Marianne Binetti

Cheaper gardening techniques often work best

Homeowners waste a lot of money trying to have a lovely landscape. The biggest waste could be the amount of water used to keep lawns green and plants healthy.

Local water districts have been offering free classes and garden seminars to educate their customers on how to use water most efficiently to keep their lawns and landscapes healthy. I’ll be speaking at Point Defiance Zoo at 6:30 p.m. on April 21 about “The Un-thirsty Landscape” as part of the Friendly Tacoma Yards Program. Register at 253-798-4708 or by email at

Here are 5 Dirt Cheap Garden Tips that you can bank on any time:

1. Mulch around your trees and shrubs now to seal in spring moisture. A mulch is like a frosting that sits on top of the soil to keep out weeds and conserve water. Bark dust, wood chips, gravel and composted cow manure are all types of mulches that can pay dividends later in the summer with fewer weeds and lower water bills. Mulch is an investment that saves our liquid assets.

2. Learn how to grow a healthy lawn without chemicals. By aerating your lawn in the spring, using lime to break up clay and keep down moss, and not mowing the grass too short you can skip the expensive weed and feed products in favor of slow release nitrogen lawn foods that will keep the grass thick enough to crowd out weeds.

The most important time to fertilize your lawn is in the fall and spring before summer weeds can take over. Mow your grass when the blades are three inches tall and remove just one-third of the blade so the grasses are never shorter than 2 inches. One more thing — leave the grass clippings on the lawn. They will decompose to add free nitrogen to the soil.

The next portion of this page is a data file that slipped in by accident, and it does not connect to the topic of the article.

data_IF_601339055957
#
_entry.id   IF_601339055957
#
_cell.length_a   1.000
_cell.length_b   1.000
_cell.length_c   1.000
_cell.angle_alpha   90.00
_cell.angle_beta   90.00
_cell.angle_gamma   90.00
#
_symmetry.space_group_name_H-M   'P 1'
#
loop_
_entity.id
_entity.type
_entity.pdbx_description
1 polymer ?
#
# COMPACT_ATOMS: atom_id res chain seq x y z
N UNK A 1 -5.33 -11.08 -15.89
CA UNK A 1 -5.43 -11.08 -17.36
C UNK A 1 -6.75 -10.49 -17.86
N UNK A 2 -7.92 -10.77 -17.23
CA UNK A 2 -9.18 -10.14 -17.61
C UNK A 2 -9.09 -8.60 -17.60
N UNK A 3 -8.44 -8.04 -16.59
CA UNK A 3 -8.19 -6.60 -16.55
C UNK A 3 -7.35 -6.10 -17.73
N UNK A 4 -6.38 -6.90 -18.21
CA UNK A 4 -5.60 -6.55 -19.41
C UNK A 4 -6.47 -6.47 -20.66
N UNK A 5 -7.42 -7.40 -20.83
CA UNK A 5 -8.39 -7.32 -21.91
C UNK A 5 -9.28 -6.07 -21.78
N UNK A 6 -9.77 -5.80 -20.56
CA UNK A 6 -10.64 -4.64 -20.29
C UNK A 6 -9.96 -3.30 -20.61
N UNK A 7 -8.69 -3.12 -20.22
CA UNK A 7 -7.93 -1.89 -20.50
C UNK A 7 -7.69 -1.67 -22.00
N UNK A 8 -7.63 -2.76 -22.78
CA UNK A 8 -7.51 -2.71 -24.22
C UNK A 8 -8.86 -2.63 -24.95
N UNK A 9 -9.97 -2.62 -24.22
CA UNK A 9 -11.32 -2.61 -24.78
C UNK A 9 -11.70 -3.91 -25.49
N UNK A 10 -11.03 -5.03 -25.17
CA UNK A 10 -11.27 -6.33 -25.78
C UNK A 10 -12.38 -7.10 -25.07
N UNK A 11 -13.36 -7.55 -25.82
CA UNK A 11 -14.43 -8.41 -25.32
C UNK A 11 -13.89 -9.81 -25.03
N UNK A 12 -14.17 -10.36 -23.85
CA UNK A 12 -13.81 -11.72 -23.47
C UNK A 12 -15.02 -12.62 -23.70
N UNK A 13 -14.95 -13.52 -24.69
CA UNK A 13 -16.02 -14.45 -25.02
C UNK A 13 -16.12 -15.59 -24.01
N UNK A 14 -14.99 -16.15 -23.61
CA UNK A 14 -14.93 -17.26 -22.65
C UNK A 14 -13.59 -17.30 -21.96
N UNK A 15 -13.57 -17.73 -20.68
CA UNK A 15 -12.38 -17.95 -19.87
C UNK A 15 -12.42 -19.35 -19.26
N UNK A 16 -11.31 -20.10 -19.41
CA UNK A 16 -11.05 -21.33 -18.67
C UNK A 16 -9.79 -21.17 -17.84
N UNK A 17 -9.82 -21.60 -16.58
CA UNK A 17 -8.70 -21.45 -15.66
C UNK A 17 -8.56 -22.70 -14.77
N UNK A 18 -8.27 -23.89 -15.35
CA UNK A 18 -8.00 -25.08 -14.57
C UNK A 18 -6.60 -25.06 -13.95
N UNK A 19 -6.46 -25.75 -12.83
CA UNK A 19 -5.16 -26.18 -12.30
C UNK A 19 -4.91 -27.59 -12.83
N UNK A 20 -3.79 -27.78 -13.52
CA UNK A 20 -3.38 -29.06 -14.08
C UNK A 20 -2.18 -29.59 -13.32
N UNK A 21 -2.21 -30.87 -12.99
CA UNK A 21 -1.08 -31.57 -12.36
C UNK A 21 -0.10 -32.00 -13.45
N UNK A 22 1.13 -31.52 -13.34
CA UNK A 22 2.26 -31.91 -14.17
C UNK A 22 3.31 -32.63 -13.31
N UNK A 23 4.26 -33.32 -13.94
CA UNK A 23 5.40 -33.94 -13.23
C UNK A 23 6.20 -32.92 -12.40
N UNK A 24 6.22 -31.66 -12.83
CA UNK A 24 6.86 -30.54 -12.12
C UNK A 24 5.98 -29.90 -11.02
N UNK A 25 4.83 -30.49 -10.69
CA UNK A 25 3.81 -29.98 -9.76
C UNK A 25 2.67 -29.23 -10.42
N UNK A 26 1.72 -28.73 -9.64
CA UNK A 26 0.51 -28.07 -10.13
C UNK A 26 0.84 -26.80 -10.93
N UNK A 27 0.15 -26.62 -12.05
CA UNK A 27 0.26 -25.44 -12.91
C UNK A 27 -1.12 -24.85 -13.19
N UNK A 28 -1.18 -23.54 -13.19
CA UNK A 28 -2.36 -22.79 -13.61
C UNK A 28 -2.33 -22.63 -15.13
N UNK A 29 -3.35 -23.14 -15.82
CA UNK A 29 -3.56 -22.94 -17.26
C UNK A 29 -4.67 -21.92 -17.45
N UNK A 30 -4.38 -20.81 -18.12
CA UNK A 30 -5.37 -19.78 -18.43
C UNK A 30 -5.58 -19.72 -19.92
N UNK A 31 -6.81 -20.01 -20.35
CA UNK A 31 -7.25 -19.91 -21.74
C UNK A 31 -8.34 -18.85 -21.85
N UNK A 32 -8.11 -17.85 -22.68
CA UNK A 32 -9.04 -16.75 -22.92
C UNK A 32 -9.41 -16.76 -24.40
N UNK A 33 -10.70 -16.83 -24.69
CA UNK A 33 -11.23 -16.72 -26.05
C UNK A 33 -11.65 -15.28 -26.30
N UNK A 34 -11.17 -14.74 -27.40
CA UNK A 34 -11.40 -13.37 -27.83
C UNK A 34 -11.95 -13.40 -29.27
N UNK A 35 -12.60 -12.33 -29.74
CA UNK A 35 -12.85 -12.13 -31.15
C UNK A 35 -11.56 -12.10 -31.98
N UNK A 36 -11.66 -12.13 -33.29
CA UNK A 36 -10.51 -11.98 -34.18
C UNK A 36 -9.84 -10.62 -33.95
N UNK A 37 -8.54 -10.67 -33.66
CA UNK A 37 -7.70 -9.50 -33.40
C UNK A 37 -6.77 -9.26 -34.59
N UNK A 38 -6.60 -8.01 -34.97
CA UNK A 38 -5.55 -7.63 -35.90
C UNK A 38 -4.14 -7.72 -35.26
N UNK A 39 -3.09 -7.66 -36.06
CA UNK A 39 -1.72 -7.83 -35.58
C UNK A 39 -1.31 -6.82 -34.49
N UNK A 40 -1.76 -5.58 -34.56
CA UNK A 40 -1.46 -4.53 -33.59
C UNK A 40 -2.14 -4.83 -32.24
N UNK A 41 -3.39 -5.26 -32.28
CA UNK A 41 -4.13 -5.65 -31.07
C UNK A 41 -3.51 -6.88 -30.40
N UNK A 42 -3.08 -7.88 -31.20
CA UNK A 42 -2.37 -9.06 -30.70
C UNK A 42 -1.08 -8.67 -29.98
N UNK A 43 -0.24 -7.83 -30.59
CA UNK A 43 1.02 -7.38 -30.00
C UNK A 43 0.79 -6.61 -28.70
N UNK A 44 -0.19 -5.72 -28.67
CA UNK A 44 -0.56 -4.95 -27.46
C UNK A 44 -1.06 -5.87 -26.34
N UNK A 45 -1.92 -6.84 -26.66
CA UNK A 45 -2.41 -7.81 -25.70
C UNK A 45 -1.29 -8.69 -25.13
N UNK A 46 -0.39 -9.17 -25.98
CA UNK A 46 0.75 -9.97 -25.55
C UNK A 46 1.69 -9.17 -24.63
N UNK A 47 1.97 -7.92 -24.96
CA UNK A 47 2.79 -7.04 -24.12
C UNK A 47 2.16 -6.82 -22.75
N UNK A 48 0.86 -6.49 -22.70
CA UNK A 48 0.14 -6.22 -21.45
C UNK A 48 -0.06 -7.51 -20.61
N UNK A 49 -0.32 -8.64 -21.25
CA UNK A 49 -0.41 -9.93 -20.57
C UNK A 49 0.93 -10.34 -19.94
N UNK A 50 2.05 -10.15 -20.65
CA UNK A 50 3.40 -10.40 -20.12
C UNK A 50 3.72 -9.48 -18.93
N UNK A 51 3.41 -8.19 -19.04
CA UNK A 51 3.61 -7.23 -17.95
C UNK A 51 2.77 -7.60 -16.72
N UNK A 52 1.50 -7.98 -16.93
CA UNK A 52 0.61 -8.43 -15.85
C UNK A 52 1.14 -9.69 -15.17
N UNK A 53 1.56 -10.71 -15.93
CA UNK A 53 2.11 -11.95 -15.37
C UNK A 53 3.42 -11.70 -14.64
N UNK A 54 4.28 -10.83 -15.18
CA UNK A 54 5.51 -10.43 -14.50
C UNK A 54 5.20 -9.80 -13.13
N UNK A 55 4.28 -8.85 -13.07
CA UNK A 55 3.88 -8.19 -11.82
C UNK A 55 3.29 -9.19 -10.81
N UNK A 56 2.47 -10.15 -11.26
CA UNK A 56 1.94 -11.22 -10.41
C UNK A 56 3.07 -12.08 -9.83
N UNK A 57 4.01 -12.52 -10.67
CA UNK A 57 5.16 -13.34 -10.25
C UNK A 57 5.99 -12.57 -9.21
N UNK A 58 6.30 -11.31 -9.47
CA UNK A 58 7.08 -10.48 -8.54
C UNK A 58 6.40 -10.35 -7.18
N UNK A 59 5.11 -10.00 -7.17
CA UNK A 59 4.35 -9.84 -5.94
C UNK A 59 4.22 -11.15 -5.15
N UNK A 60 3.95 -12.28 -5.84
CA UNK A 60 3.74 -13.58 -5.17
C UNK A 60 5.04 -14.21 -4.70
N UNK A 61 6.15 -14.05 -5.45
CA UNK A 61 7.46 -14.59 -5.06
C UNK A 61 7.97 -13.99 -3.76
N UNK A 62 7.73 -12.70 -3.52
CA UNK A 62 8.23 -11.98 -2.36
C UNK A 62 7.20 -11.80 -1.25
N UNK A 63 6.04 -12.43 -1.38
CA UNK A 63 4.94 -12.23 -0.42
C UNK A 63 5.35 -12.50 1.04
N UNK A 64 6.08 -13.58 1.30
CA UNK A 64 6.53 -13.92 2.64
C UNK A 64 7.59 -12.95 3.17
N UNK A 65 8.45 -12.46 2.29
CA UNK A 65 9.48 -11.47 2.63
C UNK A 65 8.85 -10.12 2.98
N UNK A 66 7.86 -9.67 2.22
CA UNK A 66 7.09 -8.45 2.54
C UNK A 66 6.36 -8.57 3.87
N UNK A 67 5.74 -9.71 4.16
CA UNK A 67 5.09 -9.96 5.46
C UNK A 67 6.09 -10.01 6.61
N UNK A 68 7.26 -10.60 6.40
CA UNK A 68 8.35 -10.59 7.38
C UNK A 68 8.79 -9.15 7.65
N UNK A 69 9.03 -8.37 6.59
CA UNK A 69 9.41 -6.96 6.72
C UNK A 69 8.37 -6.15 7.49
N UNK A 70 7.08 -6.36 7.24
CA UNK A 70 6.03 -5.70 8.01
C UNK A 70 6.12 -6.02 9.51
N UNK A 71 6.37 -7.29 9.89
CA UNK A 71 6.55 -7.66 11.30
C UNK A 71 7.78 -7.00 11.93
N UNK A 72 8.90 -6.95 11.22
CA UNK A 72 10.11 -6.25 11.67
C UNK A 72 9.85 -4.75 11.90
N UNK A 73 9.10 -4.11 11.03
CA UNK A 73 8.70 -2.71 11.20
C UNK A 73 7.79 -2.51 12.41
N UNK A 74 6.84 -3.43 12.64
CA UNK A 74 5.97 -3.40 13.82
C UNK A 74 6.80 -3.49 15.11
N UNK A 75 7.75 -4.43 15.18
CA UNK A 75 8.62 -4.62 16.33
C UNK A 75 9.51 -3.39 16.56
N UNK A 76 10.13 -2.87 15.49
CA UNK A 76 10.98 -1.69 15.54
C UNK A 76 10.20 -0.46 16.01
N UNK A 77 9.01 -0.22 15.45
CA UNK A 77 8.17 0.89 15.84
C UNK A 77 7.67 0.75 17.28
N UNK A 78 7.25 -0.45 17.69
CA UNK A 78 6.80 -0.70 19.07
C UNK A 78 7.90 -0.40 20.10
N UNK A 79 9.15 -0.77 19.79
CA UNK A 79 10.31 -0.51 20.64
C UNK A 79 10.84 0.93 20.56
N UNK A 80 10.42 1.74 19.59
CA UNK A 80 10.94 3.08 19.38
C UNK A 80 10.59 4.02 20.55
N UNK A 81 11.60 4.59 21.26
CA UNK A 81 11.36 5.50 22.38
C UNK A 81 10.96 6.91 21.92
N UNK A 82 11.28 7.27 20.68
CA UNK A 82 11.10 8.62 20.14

3. Invest in smaller, less expensive trees and shrubs and watch them grow. Young shrubs in one gallon pots are easier to transport, easier to transplant and will adjust more quickly to your soil. You’ll also have the joy of watching them grow up and out for years before you have to worry about them growing too large for their space.

4. Look to your kitchen cupboard for dirt cheap pest control. Aphid and white fly can be sprayed with a soapy mix made from a mild dishwashing soap. Scale insects can be controlled by dipping a cotton swab into rubbing alcohol, and black spot on roses can be prevented by using skim milk painted on the undersides of the foliage. I’ll be giving more details on these alternative pest control recipes at the Puyallup Spring Fair at 1 p.m. on April 19.

5. Recycle and reuse, especially containers. Cardboard egg cartons make great seed starting cubbies, and recycling galvanized buckets, garbage cans or even wooden packing pallets are all ways to grow more while buying less. One of the best ways to recycle empty water bottles is to use them in the bottom one-third of large pots as drainage material. The empty plastic bottles not only keep the planter lightweight and draining freely but also mean you’ll need less potting soil to fill up your container.